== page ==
Beer drinking—Smithwicks's, Guinness, Black and Tans—is O'Gara's main attraction, but if you need some sustenance to pair with your pint, the house-cured corned beef is your best bet. The paper-thin meat is a little light on the seasoning but improved by a douse of Thousand Island dressing. The sandwich is also thankfully light on the salt for those who don't want to spend the whole flight rehydrating—and making multiple trips to the restroom.

surdyk's flights
The Mall, near Checkpoint 2;
612.727.2323

At Surdyk's Flights, waitresses don the pencil skirts, neck scarves, and jaunty pillbox caps that flight attendants wore back when travelers could pop a bottle of champagne in-flight, smoke a cigarette, or dance in the aisles. But the mod design and well-curated foodstuffs make the wine bar and retail shop feel decidedly contemporary. Along one wall, Flights has a narrow row of one-seat wooden booths with snappy striped upholstery. The walls are covered in white subway tile with televisions inset, though it's a shame not to sit on one of the barstools and watch food be prepared in the central kitchen. (There's also a large, patio-like seating area out in the mall.)

Surdyk's Flights is an offshoot of the three-generation family-run liquor shop on East Hennepin in Minneapolis, and it's managed by the fourth generation's Taylor Surdyk. In contrast to most other airport vendors, Surdyk's is supplying its own food and staffing, versus contracting with an on-site caterer.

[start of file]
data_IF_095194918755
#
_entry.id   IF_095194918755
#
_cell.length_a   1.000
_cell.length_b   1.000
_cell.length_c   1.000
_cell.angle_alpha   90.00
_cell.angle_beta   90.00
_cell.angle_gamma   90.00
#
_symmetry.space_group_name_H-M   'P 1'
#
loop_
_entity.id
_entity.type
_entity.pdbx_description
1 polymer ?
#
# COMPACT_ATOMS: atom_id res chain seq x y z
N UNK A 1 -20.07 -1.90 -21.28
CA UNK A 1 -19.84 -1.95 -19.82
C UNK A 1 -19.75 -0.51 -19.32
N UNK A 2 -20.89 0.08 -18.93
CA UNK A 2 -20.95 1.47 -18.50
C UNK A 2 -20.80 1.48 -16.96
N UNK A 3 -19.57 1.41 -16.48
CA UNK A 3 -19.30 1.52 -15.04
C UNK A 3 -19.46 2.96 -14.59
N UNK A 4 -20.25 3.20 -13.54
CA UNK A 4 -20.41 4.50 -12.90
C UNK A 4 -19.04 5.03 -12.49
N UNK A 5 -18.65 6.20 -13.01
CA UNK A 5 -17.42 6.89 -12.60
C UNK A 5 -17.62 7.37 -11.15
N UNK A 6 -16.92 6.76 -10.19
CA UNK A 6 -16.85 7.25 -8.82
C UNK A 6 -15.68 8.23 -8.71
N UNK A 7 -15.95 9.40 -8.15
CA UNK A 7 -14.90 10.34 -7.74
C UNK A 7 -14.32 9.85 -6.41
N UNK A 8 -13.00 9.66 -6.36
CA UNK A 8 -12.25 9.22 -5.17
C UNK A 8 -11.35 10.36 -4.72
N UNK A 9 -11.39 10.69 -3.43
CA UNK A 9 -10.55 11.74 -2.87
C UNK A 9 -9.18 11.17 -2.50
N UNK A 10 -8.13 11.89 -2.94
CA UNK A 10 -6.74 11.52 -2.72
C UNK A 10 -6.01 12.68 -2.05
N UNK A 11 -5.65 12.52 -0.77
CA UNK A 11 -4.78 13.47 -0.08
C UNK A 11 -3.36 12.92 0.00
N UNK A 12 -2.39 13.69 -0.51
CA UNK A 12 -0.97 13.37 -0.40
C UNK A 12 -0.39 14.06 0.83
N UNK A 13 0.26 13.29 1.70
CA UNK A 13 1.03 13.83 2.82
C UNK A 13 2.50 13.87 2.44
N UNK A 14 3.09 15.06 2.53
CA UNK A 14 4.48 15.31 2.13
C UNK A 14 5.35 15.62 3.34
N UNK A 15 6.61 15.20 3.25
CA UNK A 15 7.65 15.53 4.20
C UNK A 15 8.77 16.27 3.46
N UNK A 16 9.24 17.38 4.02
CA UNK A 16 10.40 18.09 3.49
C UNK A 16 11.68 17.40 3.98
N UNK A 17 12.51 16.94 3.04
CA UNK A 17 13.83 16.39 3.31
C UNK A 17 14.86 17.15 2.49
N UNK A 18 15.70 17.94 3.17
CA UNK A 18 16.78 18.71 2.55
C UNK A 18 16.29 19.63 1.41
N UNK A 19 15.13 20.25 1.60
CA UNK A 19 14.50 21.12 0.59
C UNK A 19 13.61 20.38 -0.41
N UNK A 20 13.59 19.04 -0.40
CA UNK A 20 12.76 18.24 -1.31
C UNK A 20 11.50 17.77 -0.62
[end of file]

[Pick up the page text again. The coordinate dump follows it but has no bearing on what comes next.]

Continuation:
The deli at Surdyk's NE trades in premium ingredients, and at Flights these first-rate foods double as decor: the kitchen counter is lined with bowls of olives, figs, strawberries, peppers, and cornichons next to a cherry-red meat slicer. Shelves are stacked with prettily packaged cans of San Marzano tomatoes, jars of McClures pickles, and bottles of blood orange vinegar.

A large wine display along one wall offers bottles that range from less than $10 to more than $200—at prices comparable to those at the Northeast shop. (Bottles may be carried onto the plane but can't be opened in-flight or anywhere on airport property.) Gifty foodstuffs include such local favorites as eco-minded Tiny Footprint coffee beans, and both Rogue and B.T. McElrath chocolates. The refrigerated grab-and-go items are a notch more upscale and interesting than typical airport offerings. Where else in the airport will you find Neuske liver pâté, chicken banh mi sandwiches, and Nicoise salads alongside bottles of sparkling sake and kombucha?

In addition to serving wine by the glass or in its titular flights, the bar has a lighthearted cocktail list, including the MSP Overshot and the Concealed Weapon, which, surprisingly, TSA hasn't made them take off the menu. For those who may never ride in an airplane's front cabin, the First Glass feels just as classy, with its bubbly blend of prosecco and elderflower liqueur that causes a hibiscus flower in the bottom of the glass to billow like sea anemone. (The flower tastes chewy and sweet, a little like a Fruit Roll-Up.)